Tag Archives: Awareness

What is Awareness and What is it Good For?

When you feel depressed, awareness does not cheer you up.

When you screw up at work, awareness does not say you’ll do better next time.

When you yell at your kids, awareness does not help you calm down.

When hit a car in parking lot and drive away, awareness does not forgive you.

When you are unfaithful to your spouse, awareness does not justify it.

When you steal some bread from the grocery store, awareness does not take away the guilt.

When you lose a loved one to cancer, awareness does not bring them back.

When you have spent your last penny, awareness does not put money in your account.

When your desperate for a spiritual awakening, awareness does not make it happen.

Awareness is always just…..there.

Doing nothing. Helping no one. Changing nothing for the better.

It is the source of all inaction.

Instead it is infinitely loyal. It will never leave you no matter what despicable act emerges from you. It knows nothing about judgement. It knows nothing of worthiness. It knows nothing about evil. It knows nothing of heaven or hell. It knows nothing about death. It knows nothing about suffering.

It knows nothing.

Absolutely squat.

It is not there to heal you. It is not there to make you live longer. It is not there to make others love you.

So what in the world is awareness good for.

There is one way to find out. And that is to align with it. Be a witness to your perceptions. Open yourself up to feel whatever is brought to the forefront in the field of your observation. Let it wander. Do not focus on any witnessed feeling as more important than another. Allow this freedom to dwell in your mind and body.

If you are walking, listen to the pebbles crunch on the ground as feel the pressure of each step. Notice your head moving from side to side looking at the trees. All of a sudden you turn off the road and onto a walking path. Why did you do that? You don’t recall making that choice. Now you notice each leg moving one after the other. You’re not actively choosing that either.  A random thought pops into your head that you should eat healthier.


You didn’t decide to think that. Things are happening and you don’t seem to be involved in any part of the process.

Soon you start to notice everything. The way your tongue is resting in your mouth. The way the cool spring breeze is making your eyes water just ever so slightly. The rising of your stomach with every breath.

Then it suddenly strikes you.

I am none of this.

Such intense witnessing has released you. You begin the understand the role of the witness. Your dreams. Your hopes. Your struggles. Your judgement. Your accomplishments. Your failures. Your suffering. All of these things are not “You”. They have simply been witnessed by “You”.

Now, even more dramatically. All of the ways in which you have defined who “You” are begins to fade away. The simple gap between something being inherent to your identity, to simply being observed, causes a cascading avalanche of the former self into oblivion.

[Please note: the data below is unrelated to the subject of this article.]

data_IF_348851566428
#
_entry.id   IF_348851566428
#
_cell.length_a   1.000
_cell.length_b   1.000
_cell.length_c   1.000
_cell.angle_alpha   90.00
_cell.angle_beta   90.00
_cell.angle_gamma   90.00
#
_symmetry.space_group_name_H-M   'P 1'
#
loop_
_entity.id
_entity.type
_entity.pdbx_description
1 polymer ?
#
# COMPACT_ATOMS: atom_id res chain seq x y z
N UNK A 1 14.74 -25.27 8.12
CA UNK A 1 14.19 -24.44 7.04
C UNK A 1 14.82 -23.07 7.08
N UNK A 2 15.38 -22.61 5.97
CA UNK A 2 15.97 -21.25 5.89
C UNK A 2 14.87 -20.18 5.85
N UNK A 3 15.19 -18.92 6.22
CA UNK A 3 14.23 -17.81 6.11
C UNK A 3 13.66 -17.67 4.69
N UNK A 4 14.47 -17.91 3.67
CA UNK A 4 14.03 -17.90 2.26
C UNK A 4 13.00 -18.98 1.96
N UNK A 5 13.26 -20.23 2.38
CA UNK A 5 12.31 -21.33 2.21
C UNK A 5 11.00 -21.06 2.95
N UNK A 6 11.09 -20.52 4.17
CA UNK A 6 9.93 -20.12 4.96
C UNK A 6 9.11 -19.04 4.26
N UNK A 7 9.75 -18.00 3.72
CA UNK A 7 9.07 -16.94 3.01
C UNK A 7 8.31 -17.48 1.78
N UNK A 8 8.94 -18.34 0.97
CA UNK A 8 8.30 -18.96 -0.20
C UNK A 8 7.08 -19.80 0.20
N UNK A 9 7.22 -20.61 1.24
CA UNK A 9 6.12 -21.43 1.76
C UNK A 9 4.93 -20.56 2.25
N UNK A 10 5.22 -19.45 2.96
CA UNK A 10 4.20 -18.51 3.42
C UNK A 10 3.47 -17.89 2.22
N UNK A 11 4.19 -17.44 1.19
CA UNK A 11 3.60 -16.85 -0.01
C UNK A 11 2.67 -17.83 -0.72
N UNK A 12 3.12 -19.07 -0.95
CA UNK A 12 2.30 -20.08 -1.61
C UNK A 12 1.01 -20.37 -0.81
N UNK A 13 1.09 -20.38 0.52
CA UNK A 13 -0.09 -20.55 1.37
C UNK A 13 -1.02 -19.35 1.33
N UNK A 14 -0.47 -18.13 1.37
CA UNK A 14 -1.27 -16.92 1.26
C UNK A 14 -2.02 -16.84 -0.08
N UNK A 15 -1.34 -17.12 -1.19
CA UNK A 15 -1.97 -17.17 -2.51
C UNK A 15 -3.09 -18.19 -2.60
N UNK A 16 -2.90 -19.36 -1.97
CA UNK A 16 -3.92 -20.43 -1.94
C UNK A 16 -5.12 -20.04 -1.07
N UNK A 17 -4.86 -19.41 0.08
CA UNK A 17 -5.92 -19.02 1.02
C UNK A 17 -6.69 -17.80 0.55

Ultimately the realization hits. The me that has ruled this life, does not exist. There is no meat to this ego. There are no obstacles for me to overcome. There are no requirements for my existence. There is nothing that was there before.

There is only awareness.

Am I in control of my thoughts?

There is no difference in being aware of a tree and being aware of a thought.

So why is it so easy to align my identity with the contents of a thought and not the condition of the tree? The tree could be beautiful or ugly, tall or short, alive or dead, sturdy or weak, and it does not affect the “I” in any way.

A thought on the other hand can be kind or harsh, pure or impure, moral or immoral, and the “I” is always drastically affected. We align our identity with the thought and then cast judgment upon it. This judgment will either make us want to hold on to that thought or run far away from it as fast as we can. This conditioned reflex to become one with the thought is based solely upon the following statement.

“I am in control of my thoughts”

In the pursuit of our own bliss it now becomes imperative to either prove or disprove this statement above. In beginning this investigation the first and most obvious question is this: Who is this “I”?

If we are going to know the “I” we must first understand our own capacity to ‘know’. Knowledge in the conventional sense is perception analyzed with thought to create concepts. The bottleneck in this process is perception itself. What can not be perceived can not be turned into a thought, and thus not turned into a concept.

Digging deep into the act of perception we can see that there are actually three things required: the perceived, perception, and the perceiver. In the example of the tree we can understand that the tree is the perceived, eyesight is the perception, and then what is the perceiver? My first instinct is to say that it is the brain.

But is my brain also perceived? I can’t see my own brain, though I suppose I could with some major surgery and a mirror. I could also touch it through similar means. So then, can the brain be both the perceiver AND the perceived? I mean, it is the brain that translates what has been perceived through eyesight into an image.

So the brain must be a part of perception and NOT the perceiver.